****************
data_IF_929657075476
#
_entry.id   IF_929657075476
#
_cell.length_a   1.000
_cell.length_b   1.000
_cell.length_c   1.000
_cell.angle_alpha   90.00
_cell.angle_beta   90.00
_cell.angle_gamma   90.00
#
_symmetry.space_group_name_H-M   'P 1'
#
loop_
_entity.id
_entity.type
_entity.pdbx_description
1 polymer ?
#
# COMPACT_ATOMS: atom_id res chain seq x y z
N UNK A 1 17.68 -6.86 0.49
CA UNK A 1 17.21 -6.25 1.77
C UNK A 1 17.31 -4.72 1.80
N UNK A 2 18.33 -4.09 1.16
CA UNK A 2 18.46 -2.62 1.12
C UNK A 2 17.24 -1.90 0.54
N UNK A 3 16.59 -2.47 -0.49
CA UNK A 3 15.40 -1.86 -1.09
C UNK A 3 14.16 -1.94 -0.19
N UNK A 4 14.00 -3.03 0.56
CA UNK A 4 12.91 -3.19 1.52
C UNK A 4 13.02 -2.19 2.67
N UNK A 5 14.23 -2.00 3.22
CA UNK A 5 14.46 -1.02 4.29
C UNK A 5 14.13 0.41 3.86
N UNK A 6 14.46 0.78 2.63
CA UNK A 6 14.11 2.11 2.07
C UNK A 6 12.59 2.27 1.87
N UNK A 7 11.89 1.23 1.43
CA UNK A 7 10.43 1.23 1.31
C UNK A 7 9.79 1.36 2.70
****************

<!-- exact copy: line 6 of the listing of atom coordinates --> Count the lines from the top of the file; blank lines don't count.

_cell.length_b   1.000